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About Monica, Mother of Augustine: A  native of North Africa, Monica (AD 333-387) was the devoted mother of St. Augustine. Throughout her life, she sought the spiritual welfare of her children, especially that of her brilliant son Augustine. Widowed at a young age, she devoted herself to her family, praying many years for Augustine’s conversion. When Augustine left North Africa to go to Italy, she followed him to Rome and then to Milan. There she had the joy of witnessing her son’s conversion to the Christian faith. Weakened by her travels, Monica died at Ostia, Italy, on the journey she had hoped would take her back to her native Africa. On some Church Year calendars, Monica is remembered on May 4. (From The Treasury of Daily Prayer, Concordia Publishing  House)

From The Confessions of Augustine of Hippo,Pastor and Hippo, feast day, August 28th:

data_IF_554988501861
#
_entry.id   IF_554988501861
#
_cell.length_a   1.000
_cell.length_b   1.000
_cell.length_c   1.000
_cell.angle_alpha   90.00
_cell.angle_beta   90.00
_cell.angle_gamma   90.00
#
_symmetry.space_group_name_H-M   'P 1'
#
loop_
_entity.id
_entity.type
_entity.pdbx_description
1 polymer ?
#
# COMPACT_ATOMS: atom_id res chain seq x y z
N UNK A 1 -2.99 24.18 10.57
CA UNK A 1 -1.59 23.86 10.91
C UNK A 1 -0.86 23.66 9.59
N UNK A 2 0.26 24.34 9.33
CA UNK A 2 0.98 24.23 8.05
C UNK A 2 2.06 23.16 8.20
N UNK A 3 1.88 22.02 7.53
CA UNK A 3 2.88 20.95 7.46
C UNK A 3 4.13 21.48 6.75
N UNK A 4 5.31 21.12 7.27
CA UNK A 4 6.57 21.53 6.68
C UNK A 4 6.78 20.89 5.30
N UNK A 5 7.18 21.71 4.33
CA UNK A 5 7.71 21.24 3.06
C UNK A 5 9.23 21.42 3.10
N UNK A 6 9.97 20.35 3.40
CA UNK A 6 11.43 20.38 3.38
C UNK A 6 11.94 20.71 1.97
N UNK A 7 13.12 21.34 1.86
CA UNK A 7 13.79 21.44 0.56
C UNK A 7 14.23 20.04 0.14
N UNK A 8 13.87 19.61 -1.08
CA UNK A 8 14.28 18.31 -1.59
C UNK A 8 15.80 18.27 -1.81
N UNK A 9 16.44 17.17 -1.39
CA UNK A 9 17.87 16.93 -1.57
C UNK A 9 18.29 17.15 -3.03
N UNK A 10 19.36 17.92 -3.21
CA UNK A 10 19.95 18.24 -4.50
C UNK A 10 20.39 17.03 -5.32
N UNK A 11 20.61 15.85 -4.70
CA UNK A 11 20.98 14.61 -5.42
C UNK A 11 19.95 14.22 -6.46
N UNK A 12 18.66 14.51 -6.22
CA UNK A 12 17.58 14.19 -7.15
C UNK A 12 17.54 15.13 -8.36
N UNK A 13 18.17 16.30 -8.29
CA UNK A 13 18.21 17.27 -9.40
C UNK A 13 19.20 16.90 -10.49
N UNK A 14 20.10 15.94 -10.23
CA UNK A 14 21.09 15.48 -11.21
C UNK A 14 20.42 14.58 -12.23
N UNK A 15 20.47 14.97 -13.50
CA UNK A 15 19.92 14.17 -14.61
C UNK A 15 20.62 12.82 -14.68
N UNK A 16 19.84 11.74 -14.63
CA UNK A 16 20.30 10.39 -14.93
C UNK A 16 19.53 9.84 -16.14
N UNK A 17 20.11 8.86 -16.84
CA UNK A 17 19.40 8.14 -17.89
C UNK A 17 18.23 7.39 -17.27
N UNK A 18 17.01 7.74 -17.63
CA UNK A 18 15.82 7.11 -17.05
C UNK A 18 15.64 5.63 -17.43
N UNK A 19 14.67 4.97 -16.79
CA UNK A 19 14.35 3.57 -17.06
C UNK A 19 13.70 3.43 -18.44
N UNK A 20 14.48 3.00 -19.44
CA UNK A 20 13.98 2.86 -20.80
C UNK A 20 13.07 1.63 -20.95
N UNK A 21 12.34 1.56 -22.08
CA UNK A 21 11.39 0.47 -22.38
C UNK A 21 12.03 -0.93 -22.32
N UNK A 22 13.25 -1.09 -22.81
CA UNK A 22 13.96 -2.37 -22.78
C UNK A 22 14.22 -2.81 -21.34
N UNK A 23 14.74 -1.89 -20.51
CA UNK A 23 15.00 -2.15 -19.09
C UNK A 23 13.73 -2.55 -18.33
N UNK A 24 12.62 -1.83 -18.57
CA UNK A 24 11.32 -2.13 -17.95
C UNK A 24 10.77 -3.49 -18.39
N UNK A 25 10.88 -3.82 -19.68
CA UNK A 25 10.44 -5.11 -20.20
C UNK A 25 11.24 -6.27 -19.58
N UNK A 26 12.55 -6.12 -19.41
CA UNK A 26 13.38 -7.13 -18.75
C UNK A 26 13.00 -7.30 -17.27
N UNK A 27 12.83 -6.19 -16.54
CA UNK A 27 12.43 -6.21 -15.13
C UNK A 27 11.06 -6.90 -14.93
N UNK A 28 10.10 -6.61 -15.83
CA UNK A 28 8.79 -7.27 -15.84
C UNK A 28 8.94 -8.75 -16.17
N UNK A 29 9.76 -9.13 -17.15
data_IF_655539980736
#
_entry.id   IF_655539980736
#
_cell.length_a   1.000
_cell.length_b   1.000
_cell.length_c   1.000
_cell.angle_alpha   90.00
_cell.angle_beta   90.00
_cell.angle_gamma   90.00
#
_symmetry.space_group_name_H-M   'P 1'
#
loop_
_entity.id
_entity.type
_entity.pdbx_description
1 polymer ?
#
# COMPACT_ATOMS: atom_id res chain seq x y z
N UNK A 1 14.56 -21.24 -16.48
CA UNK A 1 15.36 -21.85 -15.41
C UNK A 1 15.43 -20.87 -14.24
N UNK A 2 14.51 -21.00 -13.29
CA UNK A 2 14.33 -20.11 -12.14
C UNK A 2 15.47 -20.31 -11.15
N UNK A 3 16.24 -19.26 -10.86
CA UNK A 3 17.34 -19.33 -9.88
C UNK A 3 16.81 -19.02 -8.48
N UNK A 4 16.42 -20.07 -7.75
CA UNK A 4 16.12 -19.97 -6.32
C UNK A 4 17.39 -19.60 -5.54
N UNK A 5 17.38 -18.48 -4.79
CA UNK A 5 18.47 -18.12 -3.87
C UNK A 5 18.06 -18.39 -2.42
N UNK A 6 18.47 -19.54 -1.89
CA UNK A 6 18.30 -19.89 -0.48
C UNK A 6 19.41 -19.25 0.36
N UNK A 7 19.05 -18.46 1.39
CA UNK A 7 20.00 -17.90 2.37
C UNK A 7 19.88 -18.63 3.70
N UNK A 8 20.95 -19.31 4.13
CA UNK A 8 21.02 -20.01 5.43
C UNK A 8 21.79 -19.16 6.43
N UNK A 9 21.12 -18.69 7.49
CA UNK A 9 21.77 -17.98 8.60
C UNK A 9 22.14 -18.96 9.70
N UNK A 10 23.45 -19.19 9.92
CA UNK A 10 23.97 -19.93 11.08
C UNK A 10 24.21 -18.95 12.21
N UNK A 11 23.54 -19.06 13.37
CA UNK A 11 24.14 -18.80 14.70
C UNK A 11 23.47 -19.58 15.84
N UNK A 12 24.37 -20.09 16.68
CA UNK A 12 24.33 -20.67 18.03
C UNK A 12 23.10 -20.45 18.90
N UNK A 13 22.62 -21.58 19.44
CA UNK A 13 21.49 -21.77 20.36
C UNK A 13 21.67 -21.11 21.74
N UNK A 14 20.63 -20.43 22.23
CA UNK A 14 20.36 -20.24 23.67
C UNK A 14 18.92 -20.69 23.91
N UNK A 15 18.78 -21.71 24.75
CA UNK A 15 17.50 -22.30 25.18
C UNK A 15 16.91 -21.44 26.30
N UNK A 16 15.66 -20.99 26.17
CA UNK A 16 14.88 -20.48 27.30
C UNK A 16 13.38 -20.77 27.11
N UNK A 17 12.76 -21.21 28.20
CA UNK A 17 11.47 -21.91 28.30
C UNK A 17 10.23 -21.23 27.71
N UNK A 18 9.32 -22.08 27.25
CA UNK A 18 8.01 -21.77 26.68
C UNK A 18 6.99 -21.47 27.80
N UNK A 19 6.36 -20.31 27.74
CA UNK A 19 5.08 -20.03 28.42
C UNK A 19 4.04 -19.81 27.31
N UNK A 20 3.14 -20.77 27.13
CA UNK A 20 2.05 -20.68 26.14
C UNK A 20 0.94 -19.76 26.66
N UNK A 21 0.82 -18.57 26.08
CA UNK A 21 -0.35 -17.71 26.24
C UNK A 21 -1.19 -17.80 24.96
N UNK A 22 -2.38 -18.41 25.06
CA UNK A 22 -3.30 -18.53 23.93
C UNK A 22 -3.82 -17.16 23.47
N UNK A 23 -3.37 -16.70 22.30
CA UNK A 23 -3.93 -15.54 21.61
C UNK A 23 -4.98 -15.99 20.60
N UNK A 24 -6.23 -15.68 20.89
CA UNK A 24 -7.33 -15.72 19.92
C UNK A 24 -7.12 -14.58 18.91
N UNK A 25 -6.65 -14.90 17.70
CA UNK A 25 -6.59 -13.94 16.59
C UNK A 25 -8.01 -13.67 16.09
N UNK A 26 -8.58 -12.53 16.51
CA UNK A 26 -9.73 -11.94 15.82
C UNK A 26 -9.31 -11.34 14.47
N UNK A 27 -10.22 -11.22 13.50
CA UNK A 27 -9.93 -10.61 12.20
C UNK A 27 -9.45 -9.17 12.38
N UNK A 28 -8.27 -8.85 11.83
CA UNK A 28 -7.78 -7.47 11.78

(Monica) was brought up in modesty and sobriety. She was made by You obedient to her parents rather than by them to You. When she reached marriageable age, she was given to a man and served him as lord. She tried to win him for You, speaking to him of You by her virtues through which You made her beautiful, so that her husband loved, respected and admired her. She bore with his infidelities and never had a quarrel with her husband on this account. For she looked forward to Your mercy coming upon him, in hope that, as he came to believe in You, he might become chaste….

Another gift with which You endowed at good servant of Yours, in whose womb ou created me, my God, my mercy (Ps. 58:18), was that whenever she could, she reconciled dissident and quarrelling people. She showed herself so great a peacemaker that when she heard from both sides many bitter things, Monica would never reveal to one anything about the other unless it might help to reconcile them….